Take a virtual road trip through the Texas online art scene – It’s a wild world out there

IIn these times of COVID-19, we are all trying to cope from home in our own way. Finding art and beauty is not always easy. It is difficult to temporarily shut down your favorite museums. But there are many reasons to be hopeful – and there are many more artistic opportunities available than you might think.

As a travel and arts enthusiast, I have used the past few weeks to don my exploration pajamas for virtual Texas road trips, browsing these freeways and highways in line in search of great works of art. art from Lone Star State. Exceptional online art tours are available – you just need to know where to look.

These virtual art attractions are definitely worth a visit.

YouTube Museum Stars

Like many, I knew in the abstract that almost every art museum in Texas has their own YouTube channel. But I never took the time to see what was on it until now. If I thought it was easy to waste hours staring into the abyss of YouTube skin dieting tutorials and food hack shows, the multitude of gorgeous, informative, and really fun videos on the YouTube channels of major museums around the world? Texas art has become a revelation.

From the compelling stories of behind-the-scenes installations, curatorial lectures and artist interviews, to a few glimpses of exhibitions that put blockbuster trailers to shame, the sheer amount of The fun insider art available is an eclectic wonder. It’s easy to get lost for hours in the virtual galleries of Texas’ best art collections, but it’s the unexpected offers that really thrill.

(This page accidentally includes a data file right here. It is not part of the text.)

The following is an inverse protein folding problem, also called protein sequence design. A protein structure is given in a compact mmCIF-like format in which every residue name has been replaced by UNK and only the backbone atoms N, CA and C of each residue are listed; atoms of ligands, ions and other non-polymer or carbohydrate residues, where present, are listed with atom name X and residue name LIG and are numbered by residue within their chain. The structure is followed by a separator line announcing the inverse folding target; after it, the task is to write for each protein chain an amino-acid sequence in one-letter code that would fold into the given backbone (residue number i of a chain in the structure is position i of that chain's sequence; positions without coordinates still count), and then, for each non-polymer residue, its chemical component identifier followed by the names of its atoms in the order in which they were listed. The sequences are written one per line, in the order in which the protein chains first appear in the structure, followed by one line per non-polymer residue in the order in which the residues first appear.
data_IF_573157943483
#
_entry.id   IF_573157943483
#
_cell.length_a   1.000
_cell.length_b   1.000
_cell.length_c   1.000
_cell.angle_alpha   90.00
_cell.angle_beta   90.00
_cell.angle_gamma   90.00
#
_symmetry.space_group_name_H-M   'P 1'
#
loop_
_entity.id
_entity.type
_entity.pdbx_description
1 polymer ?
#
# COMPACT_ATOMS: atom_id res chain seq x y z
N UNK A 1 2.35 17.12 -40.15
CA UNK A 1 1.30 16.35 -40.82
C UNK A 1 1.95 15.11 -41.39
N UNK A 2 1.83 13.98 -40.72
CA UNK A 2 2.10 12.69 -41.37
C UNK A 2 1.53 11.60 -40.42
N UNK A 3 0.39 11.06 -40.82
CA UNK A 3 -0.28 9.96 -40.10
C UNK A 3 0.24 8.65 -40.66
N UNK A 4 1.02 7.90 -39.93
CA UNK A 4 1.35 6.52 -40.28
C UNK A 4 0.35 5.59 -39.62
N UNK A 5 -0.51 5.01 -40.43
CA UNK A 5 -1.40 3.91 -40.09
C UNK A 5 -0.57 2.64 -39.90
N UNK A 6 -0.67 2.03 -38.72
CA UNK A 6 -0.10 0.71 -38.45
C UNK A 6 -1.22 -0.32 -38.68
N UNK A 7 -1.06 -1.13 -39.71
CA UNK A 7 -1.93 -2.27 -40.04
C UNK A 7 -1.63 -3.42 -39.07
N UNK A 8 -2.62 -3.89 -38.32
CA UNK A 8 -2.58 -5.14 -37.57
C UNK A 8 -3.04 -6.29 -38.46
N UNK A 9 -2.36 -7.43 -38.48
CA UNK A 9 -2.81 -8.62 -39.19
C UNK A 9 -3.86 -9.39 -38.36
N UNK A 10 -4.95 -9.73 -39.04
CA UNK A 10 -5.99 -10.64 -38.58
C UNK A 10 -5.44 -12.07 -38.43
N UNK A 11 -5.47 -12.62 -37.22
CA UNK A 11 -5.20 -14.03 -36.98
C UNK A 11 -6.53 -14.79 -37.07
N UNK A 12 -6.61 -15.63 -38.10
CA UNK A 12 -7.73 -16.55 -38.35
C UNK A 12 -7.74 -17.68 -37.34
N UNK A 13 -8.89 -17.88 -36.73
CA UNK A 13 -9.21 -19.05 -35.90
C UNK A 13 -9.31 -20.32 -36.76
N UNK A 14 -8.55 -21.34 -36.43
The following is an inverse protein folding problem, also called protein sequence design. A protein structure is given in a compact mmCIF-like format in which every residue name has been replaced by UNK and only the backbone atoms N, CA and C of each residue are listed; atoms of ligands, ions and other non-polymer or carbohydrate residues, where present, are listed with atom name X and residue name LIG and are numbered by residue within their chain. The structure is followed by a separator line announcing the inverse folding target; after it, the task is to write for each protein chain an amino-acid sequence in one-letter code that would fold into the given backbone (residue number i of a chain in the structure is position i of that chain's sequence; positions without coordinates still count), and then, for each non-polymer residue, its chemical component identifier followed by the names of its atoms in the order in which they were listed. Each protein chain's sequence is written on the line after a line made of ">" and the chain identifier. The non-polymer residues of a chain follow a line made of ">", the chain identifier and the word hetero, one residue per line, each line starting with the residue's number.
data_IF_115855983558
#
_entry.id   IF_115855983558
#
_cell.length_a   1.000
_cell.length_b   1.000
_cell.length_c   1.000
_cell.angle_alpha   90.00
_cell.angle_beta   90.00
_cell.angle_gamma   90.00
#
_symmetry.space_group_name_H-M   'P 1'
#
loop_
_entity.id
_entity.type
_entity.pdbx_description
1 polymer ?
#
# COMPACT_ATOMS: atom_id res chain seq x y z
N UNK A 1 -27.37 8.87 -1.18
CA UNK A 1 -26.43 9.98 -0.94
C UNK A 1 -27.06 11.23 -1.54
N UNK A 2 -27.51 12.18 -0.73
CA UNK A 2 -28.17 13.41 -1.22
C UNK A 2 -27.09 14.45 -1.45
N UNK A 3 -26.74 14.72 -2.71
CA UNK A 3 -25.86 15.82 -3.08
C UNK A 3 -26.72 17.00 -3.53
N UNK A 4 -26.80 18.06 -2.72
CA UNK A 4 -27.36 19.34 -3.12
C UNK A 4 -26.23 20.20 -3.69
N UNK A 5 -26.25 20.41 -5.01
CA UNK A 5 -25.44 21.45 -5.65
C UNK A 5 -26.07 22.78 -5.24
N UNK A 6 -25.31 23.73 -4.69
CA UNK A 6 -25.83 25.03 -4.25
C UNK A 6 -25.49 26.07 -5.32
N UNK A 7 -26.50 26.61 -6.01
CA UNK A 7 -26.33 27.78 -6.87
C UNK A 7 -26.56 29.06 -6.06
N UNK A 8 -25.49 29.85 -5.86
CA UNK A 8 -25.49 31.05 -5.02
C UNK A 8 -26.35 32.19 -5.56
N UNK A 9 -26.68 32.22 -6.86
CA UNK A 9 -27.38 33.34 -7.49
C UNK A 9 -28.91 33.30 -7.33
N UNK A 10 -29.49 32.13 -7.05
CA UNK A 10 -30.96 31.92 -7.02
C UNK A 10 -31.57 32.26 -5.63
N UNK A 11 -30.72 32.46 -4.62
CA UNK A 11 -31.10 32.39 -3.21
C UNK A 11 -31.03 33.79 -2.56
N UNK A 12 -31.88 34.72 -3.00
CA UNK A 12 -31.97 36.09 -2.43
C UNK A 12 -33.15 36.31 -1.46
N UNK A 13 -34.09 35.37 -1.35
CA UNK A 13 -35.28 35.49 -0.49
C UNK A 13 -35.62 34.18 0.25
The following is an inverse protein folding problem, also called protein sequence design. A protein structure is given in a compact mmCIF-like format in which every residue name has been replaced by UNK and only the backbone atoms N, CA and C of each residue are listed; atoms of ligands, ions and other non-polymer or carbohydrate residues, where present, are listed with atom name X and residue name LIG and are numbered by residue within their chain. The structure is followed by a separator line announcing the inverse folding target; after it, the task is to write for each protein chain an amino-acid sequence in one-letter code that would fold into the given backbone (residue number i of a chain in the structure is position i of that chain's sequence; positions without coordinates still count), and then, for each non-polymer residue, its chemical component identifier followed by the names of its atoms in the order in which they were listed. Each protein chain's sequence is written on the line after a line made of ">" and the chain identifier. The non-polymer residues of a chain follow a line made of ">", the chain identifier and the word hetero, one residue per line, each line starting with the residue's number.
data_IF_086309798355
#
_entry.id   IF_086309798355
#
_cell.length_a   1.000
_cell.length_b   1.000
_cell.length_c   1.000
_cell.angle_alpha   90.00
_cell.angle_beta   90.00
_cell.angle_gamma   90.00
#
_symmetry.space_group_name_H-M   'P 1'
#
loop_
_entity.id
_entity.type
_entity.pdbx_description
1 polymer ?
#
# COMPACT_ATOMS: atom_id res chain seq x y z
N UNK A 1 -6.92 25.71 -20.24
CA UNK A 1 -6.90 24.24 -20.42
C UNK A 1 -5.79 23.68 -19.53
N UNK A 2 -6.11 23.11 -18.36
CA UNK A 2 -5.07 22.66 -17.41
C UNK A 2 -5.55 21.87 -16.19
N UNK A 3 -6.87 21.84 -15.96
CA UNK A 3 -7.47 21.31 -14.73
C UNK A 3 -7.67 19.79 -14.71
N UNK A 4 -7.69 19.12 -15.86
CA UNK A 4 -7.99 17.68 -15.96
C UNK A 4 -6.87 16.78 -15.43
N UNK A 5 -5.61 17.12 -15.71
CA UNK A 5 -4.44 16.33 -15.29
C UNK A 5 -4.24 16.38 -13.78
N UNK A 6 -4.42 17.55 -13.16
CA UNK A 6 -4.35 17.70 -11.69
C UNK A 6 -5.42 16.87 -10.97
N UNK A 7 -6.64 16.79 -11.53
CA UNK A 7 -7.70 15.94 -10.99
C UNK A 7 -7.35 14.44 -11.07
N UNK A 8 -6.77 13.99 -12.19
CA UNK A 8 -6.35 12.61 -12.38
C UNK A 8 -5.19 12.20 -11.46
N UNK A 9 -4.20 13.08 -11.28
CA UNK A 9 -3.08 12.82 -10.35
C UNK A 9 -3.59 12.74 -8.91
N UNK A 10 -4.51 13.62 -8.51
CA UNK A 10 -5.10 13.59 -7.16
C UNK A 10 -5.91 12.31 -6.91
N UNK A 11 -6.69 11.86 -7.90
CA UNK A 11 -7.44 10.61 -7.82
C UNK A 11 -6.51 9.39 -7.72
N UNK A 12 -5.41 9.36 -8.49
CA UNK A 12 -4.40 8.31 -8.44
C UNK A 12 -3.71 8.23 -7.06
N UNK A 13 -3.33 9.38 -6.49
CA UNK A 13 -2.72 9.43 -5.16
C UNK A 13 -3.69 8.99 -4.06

Three weeks later, and I watched DJ Spooky talk about Duchamp’s influence on his music at the Dallas Museum of Art, meditated from a distance in the garden of the Nasher Sculpture Center, mounted in a Ruckus Rodeo at the Modern, and experienced fabulous musical performances at the Contemporary Arts Museum in Houston.

Absurd fun of catastrophic

While some of Texas’ biggest theaters offered limited-time, paid-for streaming versions of their latest shows after dimming the lights, many midsize and smaller Texas theater companies have searched the archives for gems from the theater. passed to present.

My favorite so far has been the Catastrophic Theater in Houston’s production of the 2015 one-act Mickle Maher play, The variants of the hunchback. Staged in the form of a round table given by Ludwig van Beethoven (1770-1827) and the The Hunchback of Notre Dame Quasimodo, this historical / imaginary deaf duo discuss their friendship and their collaborative quest to create the impossible sound described in a production by Anton Tchekhov Field of cherry trees (first created in 1904). It only gets weirder and more hilarious from there.

Catastrophic Theater has released a recording of the masterly absurd comedy The Hunchback Variations. (Photo by Anthony Rathbun)

Even if you don’t know anything about Beethoven, literature’s most famous bellringer, or the Russian Theater of Boredom, and if you’ve ever had to attend a dreaded panel discussion on anything, this play should ringing like a cathedral bell ringing in one of the funniest pieces of contemporary absurdism to adorn a Texas scene.

For dreamers

PaperCity previously detailed some of the great Dallas Museum Virtual Tours and Activities now available. Dallas Museum of Art For a dreamer of houses is particularly noteworthy. This virtual replica of the immersive exhibition based on selected works from the DMA collection is a success. . . Good. . . at home right now.